Foster for CHR
Foster parents are the backbone of every rescue group, and we are always very grateful for our foster families. Without them we could not save lives.
Please take a few minutes to read about what is involved in becoming a foster parent. Please feel free to contact us if you have a question on something that is not listed here.
What Is Involved in Fostering?
The Foster Parent Provides:
Regular meals and exercise.
Feedback and photos of the foster dog to be used to market the dog for adoption.
Optional input into the selection of an adopter
Communication with prospective adopters once they have been approved for adoption
And last but not least- affection and patience
Caring Hearts Rescue Provides:
medical care and medication, including monthly preventatives
food and other supplies as needed
behavioral and training support from our trainer
an experienced foster “coach” for first-time foster parents
a temporary foster home when you go out of town
transportation to vet and other appointments if needed
How to Become a Foster Parent
Complete our foster application prior to fostering.
If you have pets, we will contact your vet to make sure your current pets are up to date on vaccines, spayed or neutered and on heartworm preventative.
We will ask you to let us visit your home to make sure it is a safe environment for your future foster dog and to help us match you with the right dog for your home.
We will discuss with you what your expectations are, and take the time to fit you with a dog that fits your experience level, your lifestyle, your home, and your needs.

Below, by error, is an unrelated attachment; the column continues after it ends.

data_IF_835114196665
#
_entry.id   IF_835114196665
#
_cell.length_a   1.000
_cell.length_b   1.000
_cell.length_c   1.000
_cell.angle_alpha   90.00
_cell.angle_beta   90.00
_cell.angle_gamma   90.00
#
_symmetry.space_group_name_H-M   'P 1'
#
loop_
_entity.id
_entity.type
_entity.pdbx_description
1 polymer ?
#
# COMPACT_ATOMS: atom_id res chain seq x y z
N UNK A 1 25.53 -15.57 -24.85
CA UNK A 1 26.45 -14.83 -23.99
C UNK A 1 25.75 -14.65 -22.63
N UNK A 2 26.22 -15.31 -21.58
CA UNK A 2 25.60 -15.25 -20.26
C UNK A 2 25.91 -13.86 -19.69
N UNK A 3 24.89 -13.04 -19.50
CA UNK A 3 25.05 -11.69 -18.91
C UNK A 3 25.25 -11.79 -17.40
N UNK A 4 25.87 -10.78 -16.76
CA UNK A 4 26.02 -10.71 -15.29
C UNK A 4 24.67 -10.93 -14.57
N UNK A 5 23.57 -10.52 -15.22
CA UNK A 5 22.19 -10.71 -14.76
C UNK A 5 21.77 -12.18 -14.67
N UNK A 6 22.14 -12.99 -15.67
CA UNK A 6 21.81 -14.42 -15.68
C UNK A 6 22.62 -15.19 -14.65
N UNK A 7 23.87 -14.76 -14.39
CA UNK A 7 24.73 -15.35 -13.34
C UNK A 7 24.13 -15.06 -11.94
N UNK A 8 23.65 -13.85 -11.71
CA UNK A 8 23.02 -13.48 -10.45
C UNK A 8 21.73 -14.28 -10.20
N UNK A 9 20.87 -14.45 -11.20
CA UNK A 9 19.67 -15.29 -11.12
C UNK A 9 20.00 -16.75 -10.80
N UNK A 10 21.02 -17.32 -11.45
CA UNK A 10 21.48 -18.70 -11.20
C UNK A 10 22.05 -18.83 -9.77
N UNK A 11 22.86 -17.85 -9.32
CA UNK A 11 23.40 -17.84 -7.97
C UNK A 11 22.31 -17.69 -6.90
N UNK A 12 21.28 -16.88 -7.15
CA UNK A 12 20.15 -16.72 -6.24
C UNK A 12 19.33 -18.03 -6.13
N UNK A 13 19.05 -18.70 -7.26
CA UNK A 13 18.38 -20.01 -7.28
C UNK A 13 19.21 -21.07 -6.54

Once approved, we will put you on our foster list and email you information about dogs needing a foster. You choose the one that you are interested in fostering and we go from there!
*Note: Due to safety concerns, we do not place dogs in foster homes with children under the age of 11 years old.
If you are interested in fostering, complete our online foster application. Email with questions. We look forward to hearing from you, and thank you for your time.
Frequently Asked Questions
Where do your rescued dogs come from?
Our dogs come from urban and rural shelters in Washington, D.C., Virginia and Maryland; local and out-of-area rescue partners; owners who relinquish their dogs to our rescue; and, occasionally, from hoarder, backyard breeder, or puppy mill situations.
What type of behavioral problems do they have?
Some of the dogs come from backgrounds where they were abused or neglected, which may make them fearful or timid—at least initially. Some may require a lot of the foster parent's time, energy and attention. But most are just happy to be in a home and respond quickly to attention, affection, and the rules of their new home.
Rest assured that all our dogs receive a behavioral evaluation by our trainer upon intake before being placed in the foster home. We provide the foster parent with information about the dog’s behavior and needs, which allows the foster parent to determine if the dog is the right fit for them. If any behavioral issues are noted, we provide tips and strategies on how to deal with them. We will never knowingly place an aggressive dog in your home or place a dog with you whose behavior is more than you can handle.
Will I have out-of-pocket expenses?
We provide food, supplies such as a bed or leash, monthly preventatives and medical care. If the foster parent wants to buy the dog food, then we welcome the kind offer but do not expect it.
Do I have to take my foster dog to regular adoption events?
No. CHR does not hold regular adoption events. Adopters usually find our dogs on adoption sites such as Petfinder.com. Potential adopters make arrangements with a CHR representative to meet the foster dog. We then contact the foster parent to arrange a meeting at a time and location convenient to the foster parent.
What is the average length of stay for a foster dog?
The average stay is 1-6 months for a healthy adult but this depends on the dog. Senior dogs often require a longer commitment of time since they are harder to place. If there are behavioral issues that will need to be addressed with training, a dog’s stay in the foster home can take longer. However, if at any time things aren’t working out in the foster home, CHR will take back the foster dog.